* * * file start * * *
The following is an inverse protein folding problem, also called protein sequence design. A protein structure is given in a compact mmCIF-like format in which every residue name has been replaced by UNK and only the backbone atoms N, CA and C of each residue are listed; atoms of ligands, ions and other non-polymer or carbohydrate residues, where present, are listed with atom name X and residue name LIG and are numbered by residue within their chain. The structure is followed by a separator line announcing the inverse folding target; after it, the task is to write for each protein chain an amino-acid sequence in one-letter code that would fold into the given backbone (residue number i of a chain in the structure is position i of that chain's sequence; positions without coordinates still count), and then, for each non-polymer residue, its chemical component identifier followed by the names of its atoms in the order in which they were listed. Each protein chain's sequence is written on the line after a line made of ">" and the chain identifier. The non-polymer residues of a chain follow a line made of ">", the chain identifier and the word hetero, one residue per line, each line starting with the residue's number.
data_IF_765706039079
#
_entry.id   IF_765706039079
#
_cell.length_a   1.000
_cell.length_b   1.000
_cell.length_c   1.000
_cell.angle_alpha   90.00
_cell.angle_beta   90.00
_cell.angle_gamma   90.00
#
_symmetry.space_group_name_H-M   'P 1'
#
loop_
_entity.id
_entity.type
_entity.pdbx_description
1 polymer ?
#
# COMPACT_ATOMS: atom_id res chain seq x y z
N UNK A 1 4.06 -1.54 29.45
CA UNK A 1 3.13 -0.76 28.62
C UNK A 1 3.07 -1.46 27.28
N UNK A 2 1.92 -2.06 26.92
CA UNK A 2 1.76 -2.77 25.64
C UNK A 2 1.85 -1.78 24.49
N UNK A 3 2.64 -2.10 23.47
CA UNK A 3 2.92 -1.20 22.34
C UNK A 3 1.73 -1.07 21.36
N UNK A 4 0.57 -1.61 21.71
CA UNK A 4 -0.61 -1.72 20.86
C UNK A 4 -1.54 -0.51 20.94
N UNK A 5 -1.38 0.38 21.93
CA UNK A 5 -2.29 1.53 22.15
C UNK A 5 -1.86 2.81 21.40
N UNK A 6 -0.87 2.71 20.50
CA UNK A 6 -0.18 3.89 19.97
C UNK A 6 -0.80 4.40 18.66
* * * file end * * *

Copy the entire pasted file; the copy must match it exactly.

The following is an inverse protein folding problem, also called protein sequence design. A protein structure is given in a compact mmCIF-like format in which every residue name has been replaced by UNK and only the backbone atoms N, CA and C of each residue are listed; atoms of ligands, ions and other non-polymer or carbohydrate residues, where present, are listed with atom name X and residue name LIG and are numbered by residue within their chain. The structure is followed by a separator line announcing the inverse folding target; after it, the task is to write for each protein chain an amino-acid sequence in one-letter code that would fold into the given backbone (residue number i of a chain in the structure is position i of that chain's sequence; positions without coordinates still count), and then, for each non-polymer residue, its chemical component identifier followed by the names of its atoms in the order in which they were listed. Each protein chain's sequence is written on the line after a line made of ">" and the chain identifier. The non-polymer residues of a chain follow a line made of ">", the chain identifier and the word hetero, one residue per line, each line starting with the residue's number.
data_IF_765706039079
#
_entry.id   IF_765706039079
#
_cell.length_a   1.000
_cell.length_b   1.000
_cell.length_c   1.000
_cell.angle_alpha   90.00
_cell.angle_beta   90.00
_cell.angle_gamma   90.00
#
_symmetry.space_group_name_H-M   'P 1'
#
loop_
_entity.id
_entity.type
_entity.pdbx_description
1 polymer ?
#
# COMPACT_ATOMS: atom_id res chain seq x y z
N UNK A 1 4.06 -1.54 29.45
CA UNK A 1 3.13 -0.76 28.62
C UNK A 1 3.07 -1.46 27.28
N UNK A 2 1.92 -2.06 26.92
CA UNK A 2 1.76 -2.77 25.64
C UNK A 2 1.85 -1.78 24.49
N UNK A 3 2.64 -2.10 23.47
CA UNK A 3 2.92 -1.20 22.34
C UNK A 3 1.73 -1.07 21.36
N UNK A 4 0.57 -1.61 21.71
CA UNK A 4 -0.61 -1.72 20.86
C UNK A 4 -1.54 -0.51 20.94
N UNK A 5 -1.38 0.38 21.93
CA UNK A 5 -2.29 1.53 22.15
C UNK A 5 -1.86 2.81 21.40
N UNK A 6 -0.87 2.71 20.50
CA UNK A 6 -0.18 3.89 19.97
C UNK A 6 -0.80 4.40 18.66